On the west side of the house, the Italianate area that was a garden has been renovated, although not restored. A path lined with hostas, rhododendrons, and ferns leads you to what was Florence’s formal garden, which consisted mainly of blue larkspur or delphinium, purple canterbury bells, and white Madonna lilies. A pergola once adorned the tops of the stone pillars here. There was a fountain in the center of the garden and two tea houses at the corners, where Florence would hold her tea parties.
There can sometimes be surprises even after an estate has been around for a hundred years. Shoe prints were recently discovered on a set of cement steps leading down into the garden area. It appears they could be the shoe prints of the Crane children, Cornelius and Florence, when they were quite young as well as the paw print of the family dog.
Continuing on, you come to what was the wildflower garden, popular in the 1920′s, that consisted of hostas, ferns, and mountain laurel. This was not maintained.
It leads to what was the rose garden, which only a photo can show how grand it was when it was created in 1913. It also explains why the cost and maintenance of restoring such a garden would be prohibitive, at least for a non-profit organization.
From here, we walked past what was the garage and chauffeur’s quarters. Being in the plumbing business and up on the latest technology, Crane installed a car wash with overhead pipes!
Round the corner and at the foot of the Grand Allee, we come upon what was known as the casino complex. Although we tend to associate that word with gambling, in fact the word means “small house” in Italian. These Italianate buildings were designed to house single male guests, who were not allowed to stay in the Great House where the women were staying. I’ve no doubt the males were quite happy with this arrangement since the bachelor’s quarters at the casino were quite comfortable with a pool and ballroom with a bar to enjoy. And I’m sure there was plenty of staff to wait on them.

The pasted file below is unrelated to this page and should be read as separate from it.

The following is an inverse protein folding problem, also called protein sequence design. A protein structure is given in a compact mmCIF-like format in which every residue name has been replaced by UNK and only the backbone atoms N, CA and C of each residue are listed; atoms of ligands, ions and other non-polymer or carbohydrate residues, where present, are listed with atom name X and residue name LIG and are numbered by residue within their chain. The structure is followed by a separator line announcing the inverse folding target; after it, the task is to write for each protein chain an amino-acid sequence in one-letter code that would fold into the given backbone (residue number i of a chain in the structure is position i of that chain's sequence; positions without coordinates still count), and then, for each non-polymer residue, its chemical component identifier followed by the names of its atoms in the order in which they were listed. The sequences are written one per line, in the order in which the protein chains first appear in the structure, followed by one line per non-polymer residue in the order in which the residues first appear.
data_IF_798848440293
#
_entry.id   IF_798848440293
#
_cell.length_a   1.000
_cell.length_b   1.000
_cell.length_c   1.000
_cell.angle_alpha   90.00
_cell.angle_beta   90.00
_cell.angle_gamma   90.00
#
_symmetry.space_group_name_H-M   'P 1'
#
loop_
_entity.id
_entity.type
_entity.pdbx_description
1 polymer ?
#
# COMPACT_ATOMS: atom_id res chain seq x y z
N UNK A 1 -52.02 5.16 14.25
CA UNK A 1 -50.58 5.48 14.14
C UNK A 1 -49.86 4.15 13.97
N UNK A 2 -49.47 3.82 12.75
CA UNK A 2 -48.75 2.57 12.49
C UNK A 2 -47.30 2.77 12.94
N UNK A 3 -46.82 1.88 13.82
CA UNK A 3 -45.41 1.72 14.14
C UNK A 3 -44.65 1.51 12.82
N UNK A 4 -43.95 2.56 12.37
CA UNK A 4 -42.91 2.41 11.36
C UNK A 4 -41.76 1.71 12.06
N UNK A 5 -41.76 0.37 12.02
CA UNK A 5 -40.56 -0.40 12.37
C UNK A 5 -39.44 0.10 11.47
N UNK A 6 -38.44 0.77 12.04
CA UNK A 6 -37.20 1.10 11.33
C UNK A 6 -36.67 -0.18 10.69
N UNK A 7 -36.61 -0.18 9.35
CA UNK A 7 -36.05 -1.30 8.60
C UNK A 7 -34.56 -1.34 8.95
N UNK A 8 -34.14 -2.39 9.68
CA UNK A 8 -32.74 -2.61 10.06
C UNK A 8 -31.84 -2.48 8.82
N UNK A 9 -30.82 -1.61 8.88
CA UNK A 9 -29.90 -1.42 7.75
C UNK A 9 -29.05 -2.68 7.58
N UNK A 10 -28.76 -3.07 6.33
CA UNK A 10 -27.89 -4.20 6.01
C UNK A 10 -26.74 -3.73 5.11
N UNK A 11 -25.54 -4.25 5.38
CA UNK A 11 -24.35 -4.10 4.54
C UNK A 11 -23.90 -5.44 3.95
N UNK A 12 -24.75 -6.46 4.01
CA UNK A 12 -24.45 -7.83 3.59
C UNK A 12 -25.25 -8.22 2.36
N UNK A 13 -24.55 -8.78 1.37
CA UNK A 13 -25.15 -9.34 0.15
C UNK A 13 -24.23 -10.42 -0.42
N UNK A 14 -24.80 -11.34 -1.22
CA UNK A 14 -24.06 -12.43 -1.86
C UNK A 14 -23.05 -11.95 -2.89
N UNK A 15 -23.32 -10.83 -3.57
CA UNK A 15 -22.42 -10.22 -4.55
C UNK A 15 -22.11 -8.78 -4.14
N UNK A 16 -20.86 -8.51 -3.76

Right now, the pool area is a lawn. However, the pool will be restored with statuary, but minus water for liability reasons. In the 50′s and 60′s this area was the stage for jazz concerts featuring such luminaries as Duke Ellington and Count Basie. This switched to classical concerts in the 70′s and 80′s.
Inn at Castle Hill
From the casino complex, a road offering spectacular views of the beach and property leads to the Brown Cottage, which is now the Inn at Castle Hill. The oldest building on the estate, this house as well as the estate was originally owned by J.B. Brown, a gentleman farmer who made his fortune in railroad construction. He renovated the “cottage”, which was further upgraded by Richard Crane’s son, Cornelius in the 1940s. Cornelius also added a tavern or English-style pub in the 1950s. In 2000, the house and tavern were reopened as the Inn at Castle Hill, a luxury bed and breakfast that helps support the estate.
Next, we come upon the farm complex made up of Italianate buildings that allowed the estate to be relatively self sufficient. Unusual for the time, the farm buildings had windows and housed cows, chickens, a dairy, horse stables, a silo, workshops, an ice house, and workers’ quarters. There was also a power house that provided the estate with its own electricity.
Crane had a fear of fires so he made sure the buildings were safe as well as providing a small fire station with a fire engine. The greenhouse, which helped provide the estate with food and flowers in the winter, will soon be renovated and open to the public. The barn was the venue for concerts in the 1980s and is now used as a summer camp for kids.
Across the way, you see an area surrounded by Italianate stone walls anchored by stone round towers at either end. One of these towers served as an art studio for Cornelius’s second wife, Mine. The area that is grassed over now was a vegetable garden planted in 1917 and supplied the house with produce.
What is amazing about this tour is that no matter where you look the views are unspoiled whether it be of parts of the estate, such as the garden areas, or surrounding the estate, such as Crane’s Beach, Choate Island, or the salt meadows. You can truly get a sense of what it was like for the Crane family and their employees to live here. It was a peaceful oasis and probably a happy place since Mr. Crane was a genial, enterprising man good not only to his family (replaces a villa with a mansion for his wife!), but also to the many who worked on the estate to make it all possible.
Like many such wealthy families, the Cranes entertained continually throughout the summer season, allowing others to enjoy the paradise they helped to create. The world changed rapidly after the two World Wars, making this lifestyle unsustainable. It is wonderful to have an organization such as the Trustees of Reservations to help preserve this slice of history.
The landscape tours continue on Thursdays and Saturdays, 11 a.m. to 12:15 p.m., until October 27th.